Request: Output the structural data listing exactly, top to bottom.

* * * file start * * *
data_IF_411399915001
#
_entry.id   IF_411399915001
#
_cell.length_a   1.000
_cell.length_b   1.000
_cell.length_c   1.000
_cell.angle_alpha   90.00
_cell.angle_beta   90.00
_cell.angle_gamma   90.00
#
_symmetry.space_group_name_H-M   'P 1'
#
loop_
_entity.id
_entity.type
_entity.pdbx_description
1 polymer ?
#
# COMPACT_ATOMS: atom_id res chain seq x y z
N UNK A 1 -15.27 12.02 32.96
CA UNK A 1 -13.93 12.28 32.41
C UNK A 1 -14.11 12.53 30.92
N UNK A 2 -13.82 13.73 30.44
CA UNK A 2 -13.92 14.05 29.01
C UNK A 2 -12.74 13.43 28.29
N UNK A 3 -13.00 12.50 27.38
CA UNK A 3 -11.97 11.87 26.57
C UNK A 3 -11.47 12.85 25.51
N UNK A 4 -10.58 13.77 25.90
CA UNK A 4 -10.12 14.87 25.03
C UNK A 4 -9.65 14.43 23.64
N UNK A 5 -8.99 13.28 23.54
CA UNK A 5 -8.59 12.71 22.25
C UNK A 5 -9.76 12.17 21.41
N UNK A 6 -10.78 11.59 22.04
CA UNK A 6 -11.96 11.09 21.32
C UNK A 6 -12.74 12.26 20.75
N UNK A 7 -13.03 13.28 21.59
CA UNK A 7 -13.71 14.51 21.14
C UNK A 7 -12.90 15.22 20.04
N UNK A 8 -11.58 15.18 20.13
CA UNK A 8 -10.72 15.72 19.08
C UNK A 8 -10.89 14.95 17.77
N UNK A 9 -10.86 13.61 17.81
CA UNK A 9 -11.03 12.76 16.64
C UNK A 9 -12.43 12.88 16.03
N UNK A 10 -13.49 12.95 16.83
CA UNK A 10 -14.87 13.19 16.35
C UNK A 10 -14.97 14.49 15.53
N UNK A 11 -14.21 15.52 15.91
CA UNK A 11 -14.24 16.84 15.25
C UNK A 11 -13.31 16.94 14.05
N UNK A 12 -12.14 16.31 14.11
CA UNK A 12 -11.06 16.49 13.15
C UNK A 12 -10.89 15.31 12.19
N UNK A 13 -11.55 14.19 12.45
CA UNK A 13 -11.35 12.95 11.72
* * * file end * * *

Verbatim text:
data_IF_411399915001
#
_entry.id   IF_411399915001
#
_cell.length_a   1.000
_cell.length_b   1.000
_cell.length_c   1.000
_cell.angle_alpha   90.00
_cell.angle_beta   90.00
_cell.angle_gamma   90.00
#
_symmetry.space_group_name_H-M   'P 1'
#
loop_
_entity.id
_entity.type
_entity.pdbx_description
1 polymer ?
#
# COMPACT_ATOMS: atom_id res chain seq x y z
N UNK A 1 -15.27 12.02 32.96
CA UNK A 1 -13.93 12.28 32.41
C UNK A 1 -14.11 12.53 30.92
N UNK A 2 -13.82 13.73 30.44
CA UNK A 2 -13.92 14.05 29.01
C UNK A 2 -12.74 13.43 28.29
N UNK A 3 -13.00 12.50 27.38
CA UNK A 3 -11.97 11.87 26.57
C UNK A 3 -11.47 12.85 25.51
N UNK A 4 -10.58 13.77 25.90
CA UNK A 4 -10.12 14.87 25.03
C UNK A 4 -9.65 14.43 23.64
N UNK A 5 -8.99 13.28 23.54
CA UNK A 5 -8.59 12.71 22.25
C UNK A 5 -9.76 12.17 21.41
N UNK A 6 -10.78 11.59 22.04
CA UNK A 6 -11.96 11.09 21.32
C UNK A 6 -12.74 12.26 20.75
N UNK A 7 -13.03 13.28 21.59
CA UNK A 7 -13.71 14.51 21.14
C UNK A 7 -12.90 15.22 20.04
N UNK A 8 -11.58 15.18 20.13
CA UNK A 8 -10.72 15.72 19.08
C UNK A 8 -10.89 14.95 17.77
N UNK A 9 -10.86 13.61 17.81
CA UNK A 9 -11.03 12.76 16.64
C UNK A 9 -12.43 12.88 16.03
N UNK A 10 -13.49 12.95 16.83
CA UNK A 10 -14.87 13.19 16.35
C UNK A 10 -14.97 14.49 15.53
N UNK A 11 -14.21 15.52 15.91
CA UNK A 11 -14.24 16.84 15.25
C UNK A 11 -13.31 16.94 14.05
N UNK A 12 -12.14 16.31 14.11
CA UNK A 12 -11.06 16.49 13.15
C UNK A 12 -10.89 15.31 12.19
N UNK A 13 -11.55 14.19 12.45
CA UNK A 13 -11.35 12.95 11.72